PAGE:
*. I didn’t mind that the science was never explained very well, though Whannell does go into more depth on the commentary. I guess I sort of got the general principle involved in how the suit operated. What bothered me more was how that ginormous fancy house was just sitting empty for so long after Adrian’s death. I assume Adrian’s brother was in charge of the upkeep and feeding the dog, but that still seemed really strange to me.
*. I also spent a lot of time wondering about how Adrian was staying so close to Cecilia in the hospital. He even stays locked up in her room with her? Would it be that hard for her to find him then? And how would he not be showing up on the hospital’s security cameras? It’s a “Secure Treatment Center” so that means they have cops with guns but no cameras?
*. In his defence, Whannell says there are no plot holes because everything made sense in his head, and if it doesn’t make sense to critics, “too fucking bad!” But he says that in a nice way.
*. There are various angles that play to current anxieties. There’s the theme of surveillance, from the cameras in Adrian’s pad (but not in the hospital) to the way he’s always watching or stalking Cecilia. There’s the gaslighting of the girl, which gives the movie the feel of Gone Girl with the genders reversed. And of course there’s the woman who fights back against her abusive partner. This is an invisible man movie that’s really not about invisibility or the man.
*. Given the nature of today’s gender politics this latter line is hard to play and win. Here’s Adrian Martin with one negative take: “The Invisible Man, like a bunch of current movies, opportunistically presents itself as a bold statement for the era of Me Too (blablabla) – a feminist revenge tale (dig that final, assertive, Handmaid’s Tale into-camera gaze), rising up against all obstacles, all systemic disbelief in the heroine’s experience! But, in doing so, it also – almost inevitably – wimps out on other levels. A horror film about an unseeable patriarchal monster that has no sexual violence (at all) in it: unbelievable! Weak as a story on its own, internal terms; and especially weak as a cultural gesture – too politically correct by half (for once, the silly ex-fad term seems to be the exactly right one).”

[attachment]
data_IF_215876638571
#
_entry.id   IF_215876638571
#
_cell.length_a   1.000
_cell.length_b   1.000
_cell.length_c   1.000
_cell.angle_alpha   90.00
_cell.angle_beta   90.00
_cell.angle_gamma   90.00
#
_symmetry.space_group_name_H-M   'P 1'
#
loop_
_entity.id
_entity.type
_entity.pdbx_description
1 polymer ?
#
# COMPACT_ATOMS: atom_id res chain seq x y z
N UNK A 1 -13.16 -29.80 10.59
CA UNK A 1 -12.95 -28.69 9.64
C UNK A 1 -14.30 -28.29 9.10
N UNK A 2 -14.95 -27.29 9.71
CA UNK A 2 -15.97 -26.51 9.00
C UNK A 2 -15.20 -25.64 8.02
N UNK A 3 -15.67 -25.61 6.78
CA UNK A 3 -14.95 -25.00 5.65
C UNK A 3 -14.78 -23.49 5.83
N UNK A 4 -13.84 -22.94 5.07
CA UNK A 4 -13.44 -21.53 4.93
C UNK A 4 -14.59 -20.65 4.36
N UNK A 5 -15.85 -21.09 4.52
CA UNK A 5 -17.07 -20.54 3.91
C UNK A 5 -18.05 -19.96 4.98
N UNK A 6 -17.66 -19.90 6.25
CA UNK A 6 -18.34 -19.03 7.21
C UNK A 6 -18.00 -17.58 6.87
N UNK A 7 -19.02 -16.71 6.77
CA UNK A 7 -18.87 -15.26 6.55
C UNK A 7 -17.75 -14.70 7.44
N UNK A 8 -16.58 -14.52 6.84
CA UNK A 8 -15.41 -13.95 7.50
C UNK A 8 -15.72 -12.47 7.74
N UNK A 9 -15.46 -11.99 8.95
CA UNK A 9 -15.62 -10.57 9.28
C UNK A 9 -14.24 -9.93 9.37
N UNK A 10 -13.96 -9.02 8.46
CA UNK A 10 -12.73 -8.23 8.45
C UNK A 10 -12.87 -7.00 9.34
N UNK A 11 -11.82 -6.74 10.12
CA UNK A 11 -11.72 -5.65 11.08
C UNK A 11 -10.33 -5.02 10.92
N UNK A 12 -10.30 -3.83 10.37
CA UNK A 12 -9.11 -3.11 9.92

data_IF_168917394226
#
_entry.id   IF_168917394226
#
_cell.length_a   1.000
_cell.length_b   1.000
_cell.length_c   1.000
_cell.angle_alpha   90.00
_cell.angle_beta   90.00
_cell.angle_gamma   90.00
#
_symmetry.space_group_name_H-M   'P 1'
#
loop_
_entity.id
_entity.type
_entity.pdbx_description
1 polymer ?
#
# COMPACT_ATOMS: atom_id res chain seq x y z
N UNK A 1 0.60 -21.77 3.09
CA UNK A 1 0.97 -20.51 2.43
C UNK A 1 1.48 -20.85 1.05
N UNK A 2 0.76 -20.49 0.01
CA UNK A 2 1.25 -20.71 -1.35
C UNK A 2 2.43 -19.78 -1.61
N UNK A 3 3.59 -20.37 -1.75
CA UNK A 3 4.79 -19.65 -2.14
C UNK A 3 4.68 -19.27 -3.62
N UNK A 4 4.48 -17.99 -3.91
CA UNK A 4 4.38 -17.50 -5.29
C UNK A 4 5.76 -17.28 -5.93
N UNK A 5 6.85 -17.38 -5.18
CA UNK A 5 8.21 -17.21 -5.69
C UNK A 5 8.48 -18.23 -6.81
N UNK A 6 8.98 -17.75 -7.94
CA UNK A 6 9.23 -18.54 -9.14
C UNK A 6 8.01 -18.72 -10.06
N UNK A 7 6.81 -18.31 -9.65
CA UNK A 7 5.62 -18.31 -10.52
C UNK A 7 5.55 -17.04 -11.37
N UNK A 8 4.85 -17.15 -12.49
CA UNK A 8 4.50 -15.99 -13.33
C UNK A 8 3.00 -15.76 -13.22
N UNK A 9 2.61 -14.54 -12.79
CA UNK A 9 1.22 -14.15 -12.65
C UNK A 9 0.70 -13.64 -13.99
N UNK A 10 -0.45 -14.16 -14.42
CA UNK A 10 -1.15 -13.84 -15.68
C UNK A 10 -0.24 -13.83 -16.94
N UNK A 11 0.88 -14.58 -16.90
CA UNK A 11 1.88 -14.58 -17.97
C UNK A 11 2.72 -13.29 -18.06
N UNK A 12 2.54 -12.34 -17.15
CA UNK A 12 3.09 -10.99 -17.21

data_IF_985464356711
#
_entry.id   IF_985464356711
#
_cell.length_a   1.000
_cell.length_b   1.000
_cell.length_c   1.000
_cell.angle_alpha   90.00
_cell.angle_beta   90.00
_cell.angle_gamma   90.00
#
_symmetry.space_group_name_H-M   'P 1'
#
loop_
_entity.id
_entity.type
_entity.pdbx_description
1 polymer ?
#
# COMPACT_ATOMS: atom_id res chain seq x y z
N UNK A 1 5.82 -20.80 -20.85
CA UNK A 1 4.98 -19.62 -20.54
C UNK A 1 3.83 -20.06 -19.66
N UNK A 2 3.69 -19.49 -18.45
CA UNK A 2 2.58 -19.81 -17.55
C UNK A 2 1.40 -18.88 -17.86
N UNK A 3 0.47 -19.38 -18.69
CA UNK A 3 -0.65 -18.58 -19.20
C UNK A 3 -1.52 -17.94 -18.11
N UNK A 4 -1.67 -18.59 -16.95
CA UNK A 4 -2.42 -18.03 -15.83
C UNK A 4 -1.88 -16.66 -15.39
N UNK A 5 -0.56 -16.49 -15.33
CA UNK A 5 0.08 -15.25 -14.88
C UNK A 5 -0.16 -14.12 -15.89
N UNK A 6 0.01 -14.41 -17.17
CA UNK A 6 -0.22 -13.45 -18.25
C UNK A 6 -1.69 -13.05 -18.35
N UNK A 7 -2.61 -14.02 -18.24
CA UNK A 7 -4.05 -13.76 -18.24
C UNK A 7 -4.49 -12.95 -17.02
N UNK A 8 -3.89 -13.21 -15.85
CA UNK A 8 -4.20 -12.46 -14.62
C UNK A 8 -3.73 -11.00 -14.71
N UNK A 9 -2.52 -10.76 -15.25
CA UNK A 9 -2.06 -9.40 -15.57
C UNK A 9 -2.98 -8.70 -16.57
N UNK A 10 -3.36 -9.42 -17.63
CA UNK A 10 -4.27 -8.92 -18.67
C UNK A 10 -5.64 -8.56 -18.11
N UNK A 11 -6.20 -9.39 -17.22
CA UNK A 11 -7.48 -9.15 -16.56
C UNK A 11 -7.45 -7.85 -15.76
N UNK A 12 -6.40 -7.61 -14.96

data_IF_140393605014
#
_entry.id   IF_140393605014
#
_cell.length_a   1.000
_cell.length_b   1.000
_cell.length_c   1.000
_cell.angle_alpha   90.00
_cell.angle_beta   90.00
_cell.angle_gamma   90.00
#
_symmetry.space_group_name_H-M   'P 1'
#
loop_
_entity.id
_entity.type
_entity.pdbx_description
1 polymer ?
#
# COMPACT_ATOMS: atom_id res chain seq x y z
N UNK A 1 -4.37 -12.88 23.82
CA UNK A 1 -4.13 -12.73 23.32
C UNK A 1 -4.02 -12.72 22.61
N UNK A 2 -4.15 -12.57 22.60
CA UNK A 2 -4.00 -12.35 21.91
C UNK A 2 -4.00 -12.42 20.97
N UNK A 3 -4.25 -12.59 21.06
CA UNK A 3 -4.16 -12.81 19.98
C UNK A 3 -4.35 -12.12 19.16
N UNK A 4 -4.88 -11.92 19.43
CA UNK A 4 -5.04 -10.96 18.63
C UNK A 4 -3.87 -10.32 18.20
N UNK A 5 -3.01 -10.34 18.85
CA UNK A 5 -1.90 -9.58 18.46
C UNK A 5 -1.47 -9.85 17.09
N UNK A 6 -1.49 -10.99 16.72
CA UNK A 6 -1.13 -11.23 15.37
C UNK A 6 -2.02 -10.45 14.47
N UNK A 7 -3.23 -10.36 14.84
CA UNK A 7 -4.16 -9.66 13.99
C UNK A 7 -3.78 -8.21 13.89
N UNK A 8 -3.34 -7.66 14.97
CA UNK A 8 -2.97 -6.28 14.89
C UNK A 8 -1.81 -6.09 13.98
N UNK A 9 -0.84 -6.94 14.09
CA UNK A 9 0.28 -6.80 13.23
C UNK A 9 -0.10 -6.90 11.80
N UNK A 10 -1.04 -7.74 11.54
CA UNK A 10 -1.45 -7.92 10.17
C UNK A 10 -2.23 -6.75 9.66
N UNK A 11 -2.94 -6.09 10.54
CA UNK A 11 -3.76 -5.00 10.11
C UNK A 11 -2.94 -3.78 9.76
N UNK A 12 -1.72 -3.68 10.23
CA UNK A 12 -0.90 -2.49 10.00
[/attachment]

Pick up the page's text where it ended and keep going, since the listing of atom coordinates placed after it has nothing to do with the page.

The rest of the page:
*. Fair? For me, this Invisible Man is a popcorn movie and I don’t think it was really trying to cash in on any political points. Gone Girl was a popcorn movie too, but perhaps a bit more cynical about these matters.
*. Judged on the popcorn scale I think it’s a success. It moves very well, which helps with the predictable story. The two-hour running time doesn’t drag. Elisabeth Moss is solid as the bedraggled heroine, even though it’s a one-note performance. No part of it is all that interesting, we’re talking genre filmmaking 101 here, but the combination of different elements work well together and Whannell shows that he knows what he’s doing.

The Social Dilemma (2020)

*. A blog is a form of social media, so I guess I’m as guilty as anyone in the triumph of our new digital overlords since I’ve been doing this for over twenty years. Still, I take some comfort and pride in not being on Facebook, and not having LinkedIn or Instagram accounts. I’ve also railed enough, in print and online, on the ill effects of the digital revolution. So a documentary like The Social Dilemma was both preaching to a convert as well as covering a lot of ground I was already familiar with. Still, I’m glad it’s here, as I don’t think we can have enough warnings about what’s going on.
*. What’s going on is something more than just data mining, or the selling of users’ identity to advertisers as the real “product” of social media. I think we all know about that. Instead, as tech guru Jaron Lanier puts it in what I thought the film’s most insightful comment, the endgame is the transformation of the individual through the manipulation of their fears and anxieties, wants and needs. Big Tech (or Big Data) don’t just want to know more about us, they want to remake us into better (that is better conditioned, more submissive and reliable) consumers.